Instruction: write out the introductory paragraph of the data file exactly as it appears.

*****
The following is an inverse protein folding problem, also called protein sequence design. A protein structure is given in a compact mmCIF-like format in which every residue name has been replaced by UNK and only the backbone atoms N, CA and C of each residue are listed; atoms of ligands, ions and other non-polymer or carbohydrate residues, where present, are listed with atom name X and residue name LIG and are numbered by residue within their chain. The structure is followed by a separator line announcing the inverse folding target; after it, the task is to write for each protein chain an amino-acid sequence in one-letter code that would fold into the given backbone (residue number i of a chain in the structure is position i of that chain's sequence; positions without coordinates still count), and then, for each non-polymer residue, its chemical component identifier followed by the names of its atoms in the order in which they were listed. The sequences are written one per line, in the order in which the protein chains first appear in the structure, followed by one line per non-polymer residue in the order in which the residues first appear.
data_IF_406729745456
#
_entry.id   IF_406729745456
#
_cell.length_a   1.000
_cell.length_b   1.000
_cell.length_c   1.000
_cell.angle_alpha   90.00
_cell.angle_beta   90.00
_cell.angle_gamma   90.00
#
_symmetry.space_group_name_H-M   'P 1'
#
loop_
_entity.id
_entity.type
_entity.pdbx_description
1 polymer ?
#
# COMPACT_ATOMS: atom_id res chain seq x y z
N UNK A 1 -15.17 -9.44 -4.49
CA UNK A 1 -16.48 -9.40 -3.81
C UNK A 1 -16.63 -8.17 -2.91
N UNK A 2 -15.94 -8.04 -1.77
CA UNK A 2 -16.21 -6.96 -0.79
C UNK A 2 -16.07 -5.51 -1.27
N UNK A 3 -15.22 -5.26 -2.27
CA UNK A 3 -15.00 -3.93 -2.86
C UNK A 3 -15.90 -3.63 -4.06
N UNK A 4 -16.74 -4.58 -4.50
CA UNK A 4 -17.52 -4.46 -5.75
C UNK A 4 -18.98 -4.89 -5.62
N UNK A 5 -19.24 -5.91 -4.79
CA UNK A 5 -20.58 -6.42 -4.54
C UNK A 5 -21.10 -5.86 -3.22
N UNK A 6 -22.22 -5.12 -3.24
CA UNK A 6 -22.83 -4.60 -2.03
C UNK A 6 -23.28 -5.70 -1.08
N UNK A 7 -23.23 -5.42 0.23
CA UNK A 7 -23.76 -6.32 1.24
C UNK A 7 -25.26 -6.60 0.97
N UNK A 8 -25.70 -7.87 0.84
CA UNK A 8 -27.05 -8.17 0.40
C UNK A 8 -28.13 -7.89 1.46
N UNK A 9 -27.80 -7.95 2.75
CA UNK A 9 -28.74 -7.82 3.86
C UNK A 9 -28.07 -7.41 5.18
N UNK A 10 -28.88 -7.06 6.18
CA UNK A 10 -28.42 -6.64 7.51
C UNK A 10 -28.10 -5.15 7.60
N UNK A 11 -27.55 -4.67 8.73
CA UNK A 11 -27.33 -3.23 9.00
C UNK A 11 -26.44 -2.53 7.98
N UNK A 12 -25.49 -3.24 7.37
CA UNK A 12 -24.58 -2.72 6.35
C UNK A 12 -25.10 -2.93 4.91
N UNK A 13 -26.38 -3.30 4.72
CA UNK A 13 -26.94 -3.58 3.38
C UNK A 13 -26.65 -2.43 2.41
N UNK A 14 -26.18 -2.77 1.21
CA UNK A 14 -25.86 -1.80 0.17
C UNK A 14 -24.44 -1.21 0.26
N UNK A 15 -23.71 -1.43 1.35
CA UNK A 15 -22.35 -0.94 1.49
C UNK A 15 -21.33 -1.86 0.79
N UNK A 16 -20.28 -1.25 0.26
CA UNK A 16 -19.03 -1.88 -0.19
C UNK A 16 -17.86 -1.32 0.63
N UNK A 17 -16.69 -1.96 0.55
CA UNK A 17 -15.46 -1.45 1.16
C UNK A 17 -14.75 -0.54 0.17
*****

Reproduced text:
The following is an inverse protein folding problem, also called protein sequence design. A protein structure is given in a compact mmCIF-like format in which every residue name has been replaced by UNK and only the backbone atoms N, CA and C of each residue are listed; atoms of ligands, ions and other non-polymer or carbohydrate residues, where present, are listed with atom name X and residue name LIG and are numbered by residue within their chain. The structure is followed by a separator line announcing the inverse folding target; after it, the task is to write for each protein chain an amino-acid sequence in one-letter code that would fold into the given backbone (residue number i of a chain in the structure is position i of that chain's sequence; positions without coordinates still count), and then, for each non-polymer residue, its chemical component identifier followed by the names of its atoms in the order in which they were listed. The sequences are written one per line, in the order in which the protein chains first appear in the structure, followed by one line per non-polymer residue in the order in which the residues first appear.